4.    “Assessment is for grading purposes.”  This is one of the most pervasive and potentially damaging holdovers from bygone eras in education.  Yes, final grades should reflect some of what has gone on between student and teacher regarding assessment.  But the “collecting of marks” to arrive at the final grade is counterproductive in many ways, here are just two.  First, the collation marks too often includes work which was done before students had mastered the material.  As has been said by others, when we redo things like driving tests we don’t “average” the results, why do we do this with school work.  Secondly, every teacher, especially in secondary schools, is aware of how the pursuit of ‘marks’ often distracts students’ focus from the work at hand.  This is doubly damaging because neuroscience is telling us that brains under stress from external stimuli can have significantly diminished learning capacity.
5.    “Student work should be given a mark”.  In summative situations, or where marks are necessary, this assertion is true.  But too often we put a mark on student work when we’re hoping to use the work formatively, which is a mistake.  As soon as students see a grade on a piece of work, be it a letter or number grade, the focus is immediately taken off of any meaningful feedback and, in the student’s mind, that piece of work is complete.  It’s time to move on.  No matter what the teacher intends grades imply a finality that’s hard to overcome in students’ minds.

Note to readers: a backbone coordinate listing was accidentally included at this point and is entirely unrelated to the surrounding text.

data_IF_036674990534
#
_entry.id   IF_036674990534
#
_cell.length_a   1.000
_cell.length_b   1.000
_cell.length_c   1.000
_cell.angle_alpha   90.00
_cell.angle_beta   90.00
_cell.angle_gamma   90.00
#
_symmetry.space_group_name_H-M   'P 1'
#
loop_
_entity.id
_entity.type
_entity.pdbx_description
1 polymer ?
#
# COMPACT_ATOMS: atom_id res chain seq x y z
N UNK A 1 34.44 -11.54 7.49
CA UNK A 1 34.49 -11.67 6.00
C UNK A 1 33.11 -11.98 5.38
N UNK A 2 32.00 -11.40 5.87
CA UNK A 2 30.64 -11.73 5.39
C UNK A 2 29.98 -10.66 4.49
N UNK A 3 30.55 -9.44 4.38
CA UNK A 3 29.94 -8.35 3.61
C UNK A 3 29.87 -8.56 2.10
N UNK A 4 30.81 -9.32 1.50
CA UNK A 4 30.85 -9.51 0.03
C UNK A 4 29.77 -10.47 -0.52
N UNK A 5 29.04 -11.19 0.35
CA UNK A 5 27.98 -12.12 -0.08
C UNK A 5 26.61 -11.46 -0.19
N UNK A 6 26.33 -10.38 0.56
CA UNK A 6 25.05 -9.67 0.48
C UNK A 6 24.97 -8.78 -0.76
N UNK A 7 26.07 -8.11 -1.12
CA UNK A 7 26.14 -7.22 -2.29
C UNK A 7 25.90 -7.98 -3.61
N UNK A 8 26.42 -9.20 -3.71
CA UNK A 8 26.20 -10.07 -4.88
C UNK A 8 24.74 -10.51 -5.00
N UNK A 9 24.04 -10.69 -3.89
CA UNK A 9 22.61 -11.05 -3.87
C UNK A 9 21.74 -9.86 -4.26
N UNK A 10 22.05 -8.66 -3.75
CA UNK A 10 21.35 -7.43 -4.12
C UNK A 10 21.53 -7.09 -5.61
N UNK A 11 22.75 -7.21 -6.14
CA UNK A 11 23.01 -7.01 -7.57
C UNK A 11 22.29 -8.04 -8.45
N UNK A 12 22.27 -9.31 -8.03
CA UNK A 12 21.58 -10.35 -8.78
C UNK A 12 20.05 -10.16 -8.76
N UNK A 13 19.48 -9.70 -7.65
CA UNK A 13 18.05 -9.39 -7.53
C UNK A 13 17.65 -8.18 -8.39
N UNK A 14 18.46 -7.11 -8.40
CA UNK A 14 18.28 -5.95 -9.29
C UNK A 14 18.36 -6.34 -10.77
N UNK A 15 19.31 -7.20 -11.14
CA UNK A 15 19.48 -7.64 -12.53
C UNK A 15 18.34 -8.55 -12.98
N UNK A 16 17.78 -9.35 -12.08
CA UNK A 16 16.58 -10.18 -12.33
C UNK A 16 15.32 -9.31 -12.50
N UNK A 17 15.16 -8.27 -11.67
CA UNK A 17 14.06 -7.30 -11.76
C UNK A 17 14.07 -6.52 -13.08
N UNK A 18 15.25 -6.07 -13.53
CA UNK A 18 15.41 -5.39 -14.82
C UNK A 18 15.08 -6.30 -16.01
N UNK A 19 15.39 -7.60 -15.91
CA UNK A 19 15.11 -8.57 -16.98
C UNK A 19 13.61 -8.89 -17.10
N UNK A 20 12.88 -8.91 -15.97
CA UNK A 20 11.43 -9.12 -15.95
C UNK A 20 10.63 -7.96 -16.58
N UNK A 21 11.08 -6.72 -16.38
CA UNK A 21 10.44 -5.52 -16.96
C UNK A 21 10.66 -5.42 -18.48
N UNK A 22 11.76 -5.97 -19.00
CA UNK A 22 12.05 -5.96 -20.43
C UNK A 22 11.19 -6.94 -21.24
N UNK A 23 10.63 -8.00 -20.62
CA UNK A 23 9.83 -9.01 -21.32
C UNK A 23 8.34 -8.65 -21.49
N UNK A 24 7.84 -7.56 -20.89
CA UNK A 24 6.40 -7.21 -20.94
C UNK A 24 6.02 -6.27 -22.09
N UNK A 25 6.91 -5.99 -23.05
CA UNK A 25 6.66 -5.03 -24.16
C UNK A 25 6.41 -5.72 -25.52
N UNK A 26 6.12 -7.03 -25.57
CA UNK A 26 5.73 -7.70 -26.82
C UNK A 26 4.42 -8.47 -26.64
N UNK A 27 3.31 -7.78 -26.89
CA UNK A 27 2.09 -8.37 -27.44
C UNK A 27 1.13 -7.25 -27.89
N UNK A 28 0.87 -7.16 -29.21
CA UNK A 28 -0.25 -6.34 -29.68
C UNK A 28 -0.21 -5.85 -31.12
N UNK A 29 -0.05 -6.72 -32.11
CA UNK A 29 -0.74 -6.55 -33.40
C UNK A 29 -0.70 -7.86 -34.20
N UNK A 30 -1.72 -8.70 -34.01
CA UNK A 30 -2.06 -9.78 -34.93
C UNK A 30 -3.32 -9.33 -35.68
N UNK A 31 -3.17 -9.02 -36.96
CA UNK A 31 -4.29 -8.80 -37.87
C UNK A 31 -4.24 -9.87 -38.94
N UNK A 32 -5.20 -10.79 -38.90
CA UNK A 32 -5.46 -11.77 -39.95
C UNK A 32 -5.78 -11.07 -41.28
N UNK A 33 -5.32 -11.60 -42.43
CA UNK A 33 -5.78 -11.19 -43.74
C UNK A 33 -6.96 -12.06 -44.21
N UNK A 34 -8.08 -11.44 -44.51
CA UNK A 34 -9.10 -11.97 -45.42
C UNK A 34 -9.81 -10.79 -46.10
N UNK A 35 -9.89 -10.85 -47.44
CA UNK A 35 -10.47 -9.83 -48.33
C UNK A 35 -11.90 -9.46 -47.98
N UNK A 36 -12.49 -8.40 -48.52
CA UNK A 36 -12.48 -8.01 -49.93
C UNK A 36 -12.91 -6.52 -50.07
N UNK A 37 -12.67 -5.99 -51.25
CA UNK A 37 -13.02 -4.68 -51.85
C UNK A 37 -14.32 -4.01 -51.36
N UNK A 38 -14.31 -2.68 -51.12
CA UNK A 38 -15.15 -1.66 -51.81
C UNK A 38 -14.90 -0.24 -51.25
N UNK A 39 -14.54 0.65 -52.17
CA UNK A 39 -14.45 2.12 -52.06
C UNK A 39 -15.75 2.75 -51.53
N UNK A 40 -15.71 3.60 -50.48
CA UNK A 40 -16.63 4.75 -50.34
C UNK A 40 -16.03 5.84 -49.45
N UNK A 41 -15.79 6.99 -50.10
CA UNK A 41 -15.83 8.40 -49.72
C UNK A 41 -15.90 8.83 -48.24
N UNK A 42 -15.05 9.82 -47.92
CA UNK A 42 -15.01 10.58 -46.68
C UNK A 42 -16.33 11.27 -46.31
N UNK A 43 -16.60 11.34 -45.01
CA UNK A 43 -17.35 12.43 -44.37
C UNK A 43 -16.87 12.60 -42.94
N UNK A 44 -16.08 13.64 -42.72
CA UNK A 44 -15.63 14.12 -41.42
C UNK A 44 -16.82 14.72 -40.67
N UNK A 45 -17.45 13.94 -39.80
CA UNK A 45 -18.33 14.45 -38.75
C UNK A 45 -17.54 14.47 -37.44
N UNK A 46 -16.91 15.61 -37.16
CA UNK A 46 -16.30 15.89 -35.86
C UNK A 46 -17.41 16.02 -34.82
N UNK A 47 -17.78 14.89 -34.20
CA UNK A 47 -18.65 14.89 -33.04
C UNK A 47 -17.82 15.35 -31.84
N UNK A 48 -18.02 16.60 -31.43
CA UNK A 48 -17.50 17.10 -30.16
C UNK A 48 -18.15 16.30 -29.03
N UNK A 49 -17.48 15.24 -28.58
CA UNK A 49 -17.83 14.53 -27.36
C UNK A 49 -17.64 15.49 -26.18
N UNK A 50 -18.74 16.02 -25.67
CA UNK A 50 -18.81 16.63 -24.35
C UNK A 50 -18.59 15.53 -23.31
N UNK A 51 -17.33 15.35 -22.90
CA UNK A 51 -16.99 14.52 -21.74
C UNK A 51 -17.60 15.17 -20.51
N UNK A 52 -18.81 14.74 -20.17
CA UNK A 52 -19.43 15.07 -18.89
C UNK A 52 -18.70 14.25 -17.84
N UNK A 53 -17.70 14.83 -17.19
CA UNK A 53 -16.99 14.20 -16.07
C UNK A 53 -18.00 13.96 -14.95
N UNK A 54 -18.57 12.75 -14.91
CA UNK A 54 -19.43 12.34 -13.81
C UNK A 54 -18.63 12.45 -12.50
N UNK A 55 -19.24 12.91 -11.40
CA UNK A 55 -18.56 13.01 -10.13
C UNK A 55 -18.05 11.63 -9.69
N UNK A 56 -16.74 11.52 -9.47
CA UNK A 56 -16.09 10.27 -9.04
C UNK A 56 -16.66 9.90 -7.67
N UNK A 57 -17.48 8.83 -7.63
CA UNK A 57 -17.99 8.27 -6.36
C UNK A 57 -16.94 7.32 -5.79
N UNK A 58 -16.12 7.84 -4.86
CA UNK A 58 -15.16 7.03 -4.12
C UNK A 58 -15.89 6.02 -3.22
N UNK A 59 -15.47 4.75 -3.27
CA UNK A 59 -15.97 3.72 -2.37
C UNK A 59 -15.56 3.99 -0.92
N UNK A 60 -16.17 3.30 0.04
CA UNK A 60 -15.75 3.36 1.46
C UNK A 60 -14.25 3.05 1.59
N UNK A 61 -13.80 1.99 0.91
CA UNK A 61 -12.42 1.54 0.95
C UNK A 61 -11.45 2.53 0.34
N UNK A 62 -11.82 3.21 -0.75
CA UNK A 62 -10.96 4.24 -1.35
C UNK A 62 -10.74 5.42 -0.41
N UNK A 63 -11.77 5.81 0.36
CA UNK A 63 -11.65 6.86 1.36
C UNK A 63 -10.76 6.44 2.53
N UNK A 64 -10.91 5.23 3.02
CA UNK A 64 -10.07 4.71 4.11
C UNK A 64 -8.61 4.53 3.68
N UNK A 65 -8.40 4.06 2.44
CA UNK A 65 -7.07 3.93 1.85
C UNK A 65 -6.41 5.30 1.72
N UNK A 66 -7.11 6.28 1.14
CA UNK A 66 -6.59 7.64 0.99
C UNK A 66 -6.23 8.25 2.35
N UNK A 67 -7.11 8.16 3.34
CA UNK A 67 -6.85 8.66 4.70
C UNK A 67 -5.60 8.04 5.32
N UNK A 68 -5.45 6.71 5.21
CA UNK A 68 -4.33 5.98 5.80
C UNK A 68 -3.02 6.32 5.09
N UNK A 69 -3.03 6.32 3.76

6.    “If assignments are late I deduct marks.  There is no pedagogically defensible reason for doing this.  This is simply trying to modify behaviour using coercion through grades.  There is nothing wrong with having some consequence for late work, but the assignment of grades (when necessary) should reflect student learning, nothing more.  Put another way, if a student hands in work worthy of an A today, is that work somehow different if it were handed in tomorrow?

My experience has been that when teachers rethink and reform their views about what assessment is about, and what its primary purposes are, their feedback is invariably positive.  When we pry the “mark book” out of the collective hand of those in the teaching profession, and allow individual teachers the freedom to use assessment in more productive ways, we find that assessment becomes far more authentic and fruitful and far less about the drudgery (and judgment) of marking.